Weekly Update – September 4, 2012
Markets stayed fairly flat last week ahead of Friday’s highly anticipated speech by Ben Bernanke but stumbled on news that the Fed wasn’t going to immediately roll out another round of quantitative easing. The S&P fell 0.32%, the Dow lost 0.51% and the Nasdaq lost 0.09% for the week.[i]
Bernanke spoke during the Jackson Hole Economic Symposium, an annual meeting of elite economists and central bankers. His speech highlighted that the stagnant job market was of “grave concern” to central bankers and emphasized that the Fed remains ready to take action should economic conditions worsen. Although his language reiterated the Fed’s commitment to further quantitative easing, he stopped short of announcing the timing or structure of any further action. Many analysts don’t believe the Fed will make any major moves before November, preferring to remain apolitical during the hotly contested election. However, if next week’s jobs report disappoints, there is a chance that the FOMC could vote at its mid-September meeting to buy more Treasury bonds or government mortgage-backed securities to lower long-term interest rates and ignite economic activity.[ii]
Many analysts suspect the next round of quantitative easing (QE3) will arrive as a coordinated blitz between the Fed, European Central Bank, and other central banks around the world who hope to sort out the economic doldrums in one fell swoop. There’s been a lot of talk by central bankers at the Fed, ECB, People’s Bank of China, and the Bank of England about the need for further easing, and it makes sense for bankers to coordinate their actions to get the biggest bang for their buck. This wouldn’t be the first time central banks have worked together; the PCOB, ECB, and BOE lowered rates in tandem as recently as July 2012.[iii]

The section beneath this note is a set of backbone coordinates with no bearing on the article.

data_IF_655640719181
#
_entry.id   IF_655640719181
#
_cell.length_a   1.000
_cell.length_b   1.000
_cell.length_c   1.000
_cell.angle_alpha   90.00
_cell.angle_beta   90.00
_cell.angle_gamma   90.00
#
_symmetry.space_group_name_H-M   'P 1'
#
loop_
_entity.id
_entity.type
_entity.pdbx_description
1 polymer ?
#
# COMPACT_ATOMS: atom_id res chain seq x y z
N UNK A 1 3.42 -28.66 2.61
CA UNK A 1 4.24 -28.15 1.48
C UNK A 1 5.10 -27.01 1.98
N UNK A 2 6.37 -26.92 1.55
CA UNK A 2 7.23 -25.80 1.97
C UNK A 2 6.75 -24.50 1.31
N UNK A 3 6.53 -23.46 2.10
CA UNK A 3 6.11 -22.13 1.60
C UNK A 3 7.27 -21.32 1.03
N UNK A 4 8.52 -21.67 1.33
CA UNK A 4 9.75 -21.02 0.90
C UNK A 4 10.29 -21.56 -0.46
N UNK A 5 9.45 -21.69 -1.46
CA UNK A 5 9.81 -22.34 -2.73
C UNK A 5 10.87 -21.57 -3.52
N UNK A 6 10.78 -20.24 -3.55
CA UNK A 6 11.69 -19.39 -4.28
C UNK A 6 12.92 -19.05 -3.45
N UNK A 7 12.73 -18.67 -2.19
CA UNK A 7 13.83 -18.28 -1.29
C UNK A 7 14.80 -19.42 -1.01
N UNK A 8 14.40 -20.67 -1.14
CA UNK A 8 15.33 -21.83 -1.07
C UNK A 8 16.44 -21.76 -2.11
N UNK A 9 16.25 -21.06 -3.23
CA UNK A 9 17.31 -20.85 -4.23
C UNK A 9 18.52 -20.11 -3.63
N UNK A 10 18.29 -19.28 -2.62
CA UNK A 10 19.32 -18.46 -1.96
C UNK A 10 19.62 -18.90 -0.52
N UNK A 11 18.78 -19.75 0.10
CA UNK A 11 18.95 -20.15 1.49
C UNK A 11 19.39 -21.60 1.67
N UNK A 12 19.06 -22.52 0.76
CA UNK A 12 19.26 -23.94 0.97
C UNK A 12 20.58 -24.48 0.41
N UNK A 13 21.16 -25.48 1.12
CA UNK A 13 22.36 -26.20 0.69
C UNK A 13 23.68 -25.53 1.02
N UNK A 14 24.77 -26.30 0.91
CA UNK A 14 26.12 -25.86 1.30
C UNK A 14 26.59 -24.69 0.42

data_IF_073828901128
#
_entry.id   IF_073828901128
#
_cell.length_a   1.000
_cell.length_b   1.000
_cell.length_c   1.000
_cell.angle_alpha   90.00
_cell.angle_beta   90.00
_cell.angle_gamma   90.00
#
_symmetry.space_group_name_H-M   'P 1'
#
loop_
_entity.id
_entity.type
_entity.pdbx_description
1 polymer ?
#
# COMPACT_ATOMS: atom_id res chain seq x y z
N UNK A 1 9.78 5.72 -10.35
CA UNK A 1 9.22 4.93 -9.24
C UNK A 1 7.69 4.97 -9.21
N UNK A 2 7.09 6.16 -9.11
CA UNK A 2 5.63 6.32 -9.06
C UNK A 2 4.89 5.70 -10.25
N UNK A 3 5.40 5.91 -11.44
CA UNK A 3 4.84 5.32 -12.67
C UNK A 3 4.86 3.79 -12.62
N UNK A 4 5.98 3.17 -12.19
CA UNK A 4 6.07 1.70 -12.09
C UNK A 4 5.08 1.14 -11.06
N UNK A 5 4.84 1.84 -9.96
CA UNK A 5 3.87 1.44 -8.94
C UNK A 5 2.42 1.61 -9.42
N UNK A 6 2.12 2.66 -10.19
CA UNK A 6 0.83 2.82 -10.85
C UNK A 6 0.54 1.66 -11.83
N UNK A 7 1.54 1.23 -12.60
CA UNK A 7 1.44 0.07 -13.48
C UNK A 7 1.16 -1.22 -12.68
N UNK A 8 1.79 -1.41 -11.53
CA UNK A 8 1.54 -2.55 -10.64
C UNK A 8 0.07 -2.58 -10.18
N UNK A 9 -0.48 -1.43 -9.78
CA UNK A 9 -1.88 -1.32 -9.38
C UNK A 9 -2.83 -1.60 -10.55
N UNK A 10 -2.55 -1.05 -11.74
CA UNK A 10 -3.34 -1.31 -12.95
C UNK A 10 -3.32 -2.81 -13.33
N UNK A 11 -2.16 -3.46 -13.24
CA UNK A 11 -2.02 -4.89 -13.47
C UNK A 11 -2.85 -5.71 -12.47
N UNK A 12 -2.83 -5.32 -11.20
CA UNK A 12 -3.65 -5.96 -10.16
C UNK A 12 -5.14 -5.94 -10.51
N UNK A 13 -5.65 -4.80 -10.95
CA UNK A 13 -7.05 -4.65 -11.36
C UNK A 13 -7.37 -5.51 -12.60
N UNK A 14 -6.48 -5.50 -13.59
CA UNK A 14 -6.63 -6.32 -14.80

With a crucial ECB meeting this week and a ruling on the legality of Europe’s permanent rescue fund later this month, September is crunch time for the Eurozone. In order to satisfy markets, the ECB will have to announce very detailed and very aggressive plans to buy up Spanish debt. At this point, anything less would be a tacit affirmation that the Eurozone crisis is beyond central banker control.
Though September is notoriously the worst month of the year for stocks, a combination of important economic meetings and the remaining bullish exuberance of investors could mean this month won’t fit the mold. [iv] Despite the mild retreat last week, markets are still hovering close to highs not seen since 2007/2008, when markets reached their peak. Only time will tell what is ahead as traders assimilate additional economic reports and the Fed finally shows its hand.
Monday: Markets closed for Labor Day holiday
Tuesday: Motor Vehicle Sales, ISM Mfg. Index, Construction Spending
Wednesday: Productivity and Costs
Thursday: ADP Employment Report, Jobless Claims, ISM Non-Mfg. Index, EIA Petroleum Status Report
Friday: Employment Situation